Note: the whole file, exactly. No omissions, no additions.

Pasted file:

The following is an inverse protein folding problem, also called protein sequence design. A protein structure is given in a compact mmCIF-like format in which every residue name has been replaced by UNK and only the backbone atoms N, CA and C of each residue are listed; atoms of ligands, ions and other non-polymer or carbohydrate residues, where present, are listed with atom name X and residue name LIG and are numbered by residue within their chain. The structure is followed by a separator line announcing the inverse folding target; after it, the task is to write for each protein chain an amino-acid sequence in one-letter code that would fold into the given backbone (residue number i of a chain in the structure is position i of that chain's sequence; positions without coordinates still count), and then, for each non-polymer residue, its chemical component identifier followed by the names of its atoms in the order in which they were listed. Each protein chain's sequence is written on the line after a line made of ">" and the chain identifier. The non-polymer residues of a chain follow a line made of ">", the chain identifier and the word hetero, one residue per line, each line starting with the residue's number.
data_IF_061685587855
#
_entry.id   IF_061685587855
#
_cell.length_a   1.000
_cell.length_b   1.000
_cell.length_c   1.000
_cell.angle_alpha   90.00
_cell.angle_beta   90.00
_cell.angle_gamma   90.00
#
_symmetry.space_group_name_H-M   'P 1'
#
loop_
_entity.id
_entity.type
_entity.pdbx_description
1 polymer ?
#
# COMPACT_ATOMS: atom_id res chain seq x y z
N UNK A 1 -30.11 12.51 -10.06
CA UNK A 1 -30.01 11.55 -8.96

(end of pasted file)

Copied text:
The following is an inverse protein folding problem, also called protein sequence design. A protein structure is given in a compact mmCIF-like format in which every residue name has been replaced by UNK and only the backbone atoms N, CA and C of each residue are listed; atoms of ligands, ions and other non-polymer or carbohydrate residues, where present, are listed with atom name X and residue name LIG and are numbered by residue within their chain. The structure is followed by a separator line announcing the inverse folding target; after it, the task is to write for each protein chain an amino-acid sequence in one-letter code that would fold into the given backbone (residue number i of a chain in the structure is position i of that chain's sequence; positions without coordinates still count), and then, for each non-polymer residue, its chemical component identifier followed by the names of its atoms in the order in which they were listed. Each protein chain's sequence is written on the line after a line made of ">" and the chain identifier. The non-polymer residues of a chain follow a line made of ">", the chain identifier and the word hetero, one residue per line, each line starting with the residue's number.
data_IF_061685587855
#
_entry.id   IF_061685587855
#
_cell.length_a   1.000
_cell.length_b   1.000
_cell.length_c   1.000
_cell.angle_alpha   90.00
_cell.angle_beta   90.00
_cell.angle_gamma   90.00
#
_symmetry.space_group_name_H-M   'P 1'
#
loop_
_entity.id
_entity.type
_entity.pdbx_description
1 polymer ?
#
# COMPACT_ATOMS: atom_id res chain seq x y z
N UNK A 1 -30.11 12.51 -10.06
CA UNK A 1 -30.01 11.55 -8.96